The Mystery of the Game Revisited
In 1908, Arnold Haultain wrote a delightful book with a deceptively simple title: The Mystery of Golf. It explores the love affair golfers have with their sport and has been a favorite ever since among connoisseurs and students of the game. Now, more than ninety years later, in a thematic continuation of Haultain's enduring treatise, Bob Cullen has crafted a literate and thoughtful book that chronicles his own quest to uncover the secrets to the spell that golf has cast on millions.
Why golf? Beginning with that essential question, Cullen's fascinating explorations lead readers to a range of exotic and unexpected places of mind, spirit, and geography. Cleverly establishing entirely credible links between seemingly unrelated items -- from the breathtaking prowess of Tiger Woods to the Iranian government's near banning of golf to how a baby's smile is related to our love of golf -- Cullen weaves a rich and amusing tapestry, discussing suck unexpected subjects as Platonic philosophy and the nature of faith. As whimsical and picaresque as it is earnest and intensely personal, Why Golf? does for America's favorite weekend pastime what Peter Mayle did for the south of France and what George Will did for baseball.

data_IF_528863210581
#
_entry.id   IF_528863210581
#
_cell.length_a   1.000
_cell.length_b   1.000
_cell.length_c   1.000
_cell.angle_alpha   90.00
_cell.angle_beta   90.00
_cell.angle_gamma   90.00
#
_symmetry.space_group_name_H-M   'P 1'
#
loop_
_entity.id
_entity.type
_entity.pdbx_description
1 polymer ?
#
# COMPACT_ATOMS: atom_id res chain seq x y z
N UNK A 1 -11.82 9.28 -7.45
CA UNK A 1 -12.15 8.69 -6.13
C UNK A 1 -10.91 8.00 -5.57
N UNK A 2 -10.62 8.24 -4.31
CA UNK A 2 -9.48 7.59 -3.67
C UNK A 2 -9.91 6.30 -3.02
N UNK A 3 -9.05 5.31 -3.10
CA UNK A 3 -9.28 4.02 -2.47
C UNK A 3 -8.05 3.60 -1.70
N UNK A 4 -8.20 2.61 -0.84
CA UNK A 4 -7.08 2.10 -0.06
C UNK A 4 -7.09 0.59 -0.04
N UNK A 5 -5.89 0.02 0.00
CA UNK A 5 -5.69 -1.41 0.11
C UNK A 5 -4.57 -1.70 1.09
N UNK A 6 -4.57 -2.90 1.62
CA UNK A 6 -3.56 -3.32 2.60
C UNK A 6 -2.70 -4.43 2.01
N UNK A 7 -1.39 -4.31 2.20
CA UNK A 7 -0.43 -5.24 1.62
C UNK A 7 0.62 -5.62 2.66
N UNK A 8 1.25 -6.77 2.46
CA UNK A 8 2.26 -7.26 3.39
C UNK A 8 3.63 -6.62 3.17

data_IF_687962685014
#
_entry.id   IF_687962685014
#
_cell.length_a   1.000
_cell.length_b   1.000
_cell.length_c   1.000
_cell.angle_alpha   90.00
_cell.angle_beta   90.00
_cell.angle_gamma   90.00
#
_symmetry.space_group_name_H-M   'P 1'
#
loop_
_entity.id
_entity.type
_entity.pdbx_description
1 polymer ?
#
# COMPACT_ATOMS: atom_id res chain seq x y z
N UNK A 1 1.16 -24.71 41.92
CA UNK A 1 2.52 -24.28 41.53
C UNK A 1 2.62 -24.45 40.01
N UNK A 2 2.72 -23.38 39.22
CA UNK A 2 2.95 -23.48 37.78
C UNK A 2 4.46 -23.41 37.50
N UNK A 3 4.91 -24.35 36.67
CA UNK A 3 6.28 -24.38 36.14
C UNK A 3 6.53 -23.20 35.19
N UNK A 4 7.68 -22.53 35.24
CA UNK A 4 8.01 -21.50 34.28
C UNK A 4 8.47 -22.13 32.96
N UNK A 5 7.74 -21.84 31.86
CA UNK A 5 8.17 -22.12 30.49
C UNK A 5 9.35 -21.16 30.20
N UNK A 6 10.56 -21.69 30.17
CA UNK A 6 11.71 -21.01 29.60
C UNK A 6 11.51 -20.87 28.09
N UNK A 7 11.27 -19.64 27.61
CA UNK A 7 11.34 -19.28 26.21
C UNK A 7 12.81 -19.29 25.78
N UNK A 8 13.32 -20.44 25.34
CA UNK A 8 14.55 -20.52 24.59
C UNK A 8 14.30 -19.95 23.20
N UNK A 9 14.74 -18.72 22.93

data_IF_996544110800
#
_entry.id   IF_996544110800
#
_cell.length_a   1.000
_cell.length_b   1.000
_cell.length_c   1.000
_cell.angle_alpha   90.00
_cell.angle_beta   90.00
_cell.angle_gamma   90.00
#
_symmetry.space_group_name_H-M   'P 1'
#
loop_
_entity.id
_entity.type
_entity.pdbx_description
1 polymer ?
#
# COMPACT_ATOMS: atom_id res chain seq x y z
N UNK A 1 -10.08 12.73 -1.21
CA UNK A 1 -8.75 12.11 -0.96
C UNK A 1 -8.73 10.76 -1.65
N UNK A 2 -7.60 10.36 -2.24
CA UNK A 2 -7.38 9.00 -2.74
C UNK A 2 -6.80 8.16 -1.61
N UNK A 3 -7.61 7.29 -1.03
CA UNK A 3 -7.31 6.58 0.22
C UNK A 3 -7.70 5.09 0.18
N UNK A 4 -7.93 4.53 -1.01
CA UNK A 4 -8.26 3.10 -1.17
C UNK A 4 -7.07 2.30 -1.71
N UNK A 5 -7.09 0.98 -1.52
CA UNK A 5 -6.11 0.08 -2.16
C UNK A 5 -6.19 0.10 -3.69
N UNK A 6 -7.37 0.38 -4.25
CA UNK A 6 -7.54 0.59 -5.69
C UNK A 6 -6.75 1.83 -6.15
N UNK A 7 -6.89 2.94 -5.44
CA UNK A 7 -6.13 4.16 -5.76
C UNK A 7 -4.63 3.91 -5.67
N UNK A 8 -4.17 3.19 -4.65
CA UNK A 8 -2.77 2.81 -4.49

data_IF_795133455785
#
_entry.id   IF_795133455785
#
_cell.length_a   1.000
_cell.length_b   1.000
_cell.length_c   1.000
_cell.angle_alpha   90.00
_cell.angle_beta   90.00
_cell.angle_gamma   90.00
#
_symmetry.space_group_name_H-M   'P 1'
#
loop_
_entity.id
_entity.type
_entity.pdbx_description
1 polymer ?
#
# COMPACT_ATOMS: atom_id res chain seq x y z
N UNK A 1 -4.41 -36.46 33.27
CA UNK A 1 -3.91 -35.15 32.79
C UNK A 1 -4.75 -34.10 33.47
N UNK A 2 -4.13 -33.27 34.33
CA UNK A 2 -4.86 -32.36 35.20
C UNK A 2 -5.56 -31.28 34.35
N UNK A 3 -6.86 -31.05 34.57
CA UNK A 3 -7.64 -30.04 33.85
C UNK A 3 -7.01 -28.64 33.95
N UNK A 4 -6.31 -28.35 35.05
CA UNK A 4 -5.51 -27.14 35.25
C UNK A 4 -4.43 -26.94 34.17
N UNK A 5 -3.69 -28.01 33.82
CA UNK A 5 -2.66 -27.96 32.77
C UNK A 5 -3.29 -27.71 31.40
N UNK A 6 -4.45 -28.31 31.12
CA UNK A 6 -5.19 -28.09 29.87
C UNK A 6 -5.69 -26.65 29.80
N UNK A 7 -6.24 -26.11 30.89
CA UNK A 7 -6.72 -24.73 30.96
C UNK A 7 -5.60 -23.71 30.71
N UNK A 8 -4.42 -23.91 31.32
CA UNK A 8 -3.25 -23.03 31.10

Read an Excerpt
Why the Blind Baby Smiled
Probably ninety percent of human outdoor games consist in the propulsion of a spheroid or spheroidal object to a certain spot.
The essence of golf is simple. The player has a ball. It lies at point A. Using a club, he tries to move it to point B.
It is an essentially useless endeavor. The ball does the player no more good at point B than it did at point A. There is no evident reason why moving it there should make him happy.
Yet there is no doubt that it does. Before there were courses and rules, scores and tournaments, before there was even...
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